The man chosen to lead San Francisco’s most powerful political body, the Board of Supervisors, laid out an aggressive plan for the next year and questioned the leadership skills of the mayor as The City faces the loss of the 49ers and a continually high homicide rate.
Supervisor Aaron Peskin was unanimously supported by his colleagues Monday as they voted him president of the legislative body for a second two-year term. The 11-member board flexed its political muscle against Mayor Gavin Newsom on a number of key political issues in 2006, often setting the agenda instead of following the mayor’s lead, according to Peskin.
“I think the members of the board have really hit their stride. We have become a cohesive body that has, on issue after issue, led The City,” Peskin said during an interview with The Examiner.
As key funding for The City’s groundbreaking universal health care access program is threatened by a lawsuit filed by the Golden Gate Restaurant Association, Peskin expressed frustration with the mayor’s inability to get business on board with the plan.
“I thought that when the mayor embraced the initiative that had come out of the board, that the mayor was going to bring some of his closest supporters with him. Clearly, despite representations to the contrary, that was not the case. Now we’ve got to roll up our sleeves and figure out whether or not we can fix it,” Peskin said.
The solution to funding the plan may come through restructuring The City’s business tax by doing away with the payroll tax, which Peskin said discourages job growth, and replacing it with a gross receipts business tax.
Peskin’s agenda also includes adequately funding The City’s infrastructure needs and basic beautification projects, such as improving the Broadway tunnel. He said the board “made the internal trade-offs of balancing social services with meeting the infrastructure needs of The City.”
As The City’s housing market expands via high-rises in the South of Market area, Peskin said two issues will continually need to be addressed: transportation and affordable housing. He touted the board’s success in reaching agreements with developers that increased the number of affordable housing units in new buildings.
“As San Francisco becomes more dense and more urbanized, an excellent public transportation system is going to be key for the livability. We have to make those investments now or The City is going to become so congested and unusable that it’s going to have a huge adverse economic impact in the decades to come.”
While relations have become somewhat strained between Newsom and the board, Peskin acknowledged that the two branches of government more often agree than disagree. “Ninety percent of what goes on is done with unanimous agreement of the board and the mayor,” Peskin said. “It’s the other 10 percent of things that become the issue of speculation and contention.”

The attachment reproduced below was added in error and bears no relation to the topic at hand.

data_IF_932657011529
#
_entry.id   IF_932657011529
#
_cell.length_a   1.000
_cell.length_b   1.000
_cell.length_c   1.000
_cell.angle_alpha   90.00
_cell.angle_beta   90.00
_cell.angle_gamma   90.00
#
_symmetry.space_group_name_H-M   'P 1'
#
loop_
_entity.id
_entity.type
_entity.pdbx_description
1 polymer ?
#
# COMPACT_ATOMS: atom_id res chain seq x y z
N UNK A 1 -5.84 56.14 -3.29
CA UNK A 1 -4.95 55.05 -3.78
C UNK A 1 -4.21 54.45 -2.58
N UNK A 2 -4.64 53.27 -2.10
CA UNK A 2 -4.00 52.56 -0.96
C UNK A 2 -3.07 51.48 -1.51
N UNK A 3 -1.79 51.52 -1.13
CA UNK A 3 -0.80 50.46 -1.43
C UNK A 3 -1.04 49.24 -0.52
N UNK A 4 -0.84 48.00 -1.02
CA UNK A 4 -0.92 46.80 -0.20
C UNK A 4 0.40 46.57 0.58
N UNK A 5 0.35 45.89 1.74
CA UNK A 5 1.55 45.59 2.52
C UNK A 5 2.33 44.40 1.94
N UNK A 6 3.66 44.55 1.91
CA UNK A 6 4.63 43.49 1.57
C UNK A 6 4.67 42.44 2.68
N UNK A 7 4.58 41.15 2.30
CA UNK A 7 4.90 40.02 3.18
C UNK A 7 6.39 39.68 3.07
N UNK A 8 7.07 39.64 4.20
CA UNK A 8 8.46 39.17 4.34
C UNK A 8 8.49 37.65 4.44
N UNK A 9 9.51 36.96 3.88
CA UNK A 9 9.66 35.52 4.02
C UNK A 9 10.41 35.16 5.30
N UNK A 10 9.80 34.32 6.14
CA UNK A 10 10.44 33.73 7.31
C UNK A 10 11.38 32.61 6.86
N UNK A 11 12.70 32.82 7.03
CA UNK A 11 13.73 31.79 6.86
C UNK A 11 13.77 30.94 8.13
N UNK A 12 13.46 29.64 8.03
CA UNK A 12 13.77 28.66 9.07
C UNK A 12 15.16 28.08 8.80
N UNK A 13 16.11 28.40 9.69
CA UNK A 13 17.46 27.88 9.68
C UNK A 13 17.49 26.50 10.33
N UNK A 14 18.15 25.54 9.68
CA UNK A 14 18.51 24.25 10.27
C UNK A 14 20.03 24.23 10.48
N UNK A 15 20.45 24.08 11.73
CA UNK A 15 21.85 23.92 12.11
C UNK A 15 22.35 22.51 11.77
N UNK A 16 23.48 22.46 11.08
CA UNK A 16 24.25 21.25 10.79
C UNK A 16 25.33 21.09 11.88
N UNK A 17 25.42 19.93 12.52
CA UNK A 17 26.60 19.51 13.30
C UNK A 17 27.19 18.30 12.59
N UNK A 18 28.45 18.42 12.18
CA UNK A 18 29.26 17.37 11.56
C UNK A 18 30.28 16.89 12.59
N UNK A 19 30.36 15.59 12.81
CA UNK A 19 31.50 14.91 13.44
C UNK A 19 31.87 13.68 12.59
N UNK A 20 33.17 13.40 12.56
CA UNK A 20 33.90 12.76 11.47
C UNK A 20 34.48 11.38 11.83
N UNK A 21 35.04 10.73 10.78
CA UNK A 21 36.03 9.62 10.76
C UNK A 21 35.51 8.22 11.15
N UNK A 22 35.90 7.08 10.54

However, Peskin took the opportunity, when asked, to criticize Newsom’s handling of the negotiations with 49ers owner John York as the team threatens to abandon Candlestick Point for Santa Clara.
“I’d be less than honest if I said that the mayor didn’t mishandle it. He has continued to mishandle it,” Peskin said. “This latest proposal, they sent in the mail. That’s not how you do business with a national football franchise. You have them in your office and you sit down and work through it together.”
The major political battle between the board and Newsom was legislation the board drafted and passed requiring regular foot beats around eight of the 10 district police stations. Newsom vetoed the foot-patrol legislation, only to have his veto overridden by the board in a 9-2 vote.
Leading up to the board’s vote, Newsom had supported an alternative plan drafted by police Chief Heather Fong that was unveiled days before and said city supervisors should not dictate the deployment of police officers.
“Even though the mayor vetoed the legislation his veto message said that he supported the notion of community policing and foot patrols. It was more about posturing than it was about governing,” Peskin said.
However, on Monday during Peskin’s swearing-in, both spoke of working closer together to accomplish “the people’s business.”
In accepting his second term as president, Peskin vowed the board would be “the vanguard for progressive legislative ideas and innovative solutions to San Francisco’s most difficult and vexing problems.”
Position: President, Board of Supervisors
Sworn in: Jan. 8, 2007, for his second term as board president
Represents: District 3 (Chinatown, North Beach, Polk Gulch, Nob and Russian Hill, the Financial District and Fisherman’s Wharf)
Committees: Budget and Finance Committee, Government Audit and Oversight Committee, Transportation Authority
» Bay swimming with South End Rowing Club
» Hiked 200 miles on John Muir Trail from Yosemite to Mount Whitney
» Yoga twice a week for an hour and a half
Residence: Telegraph Hill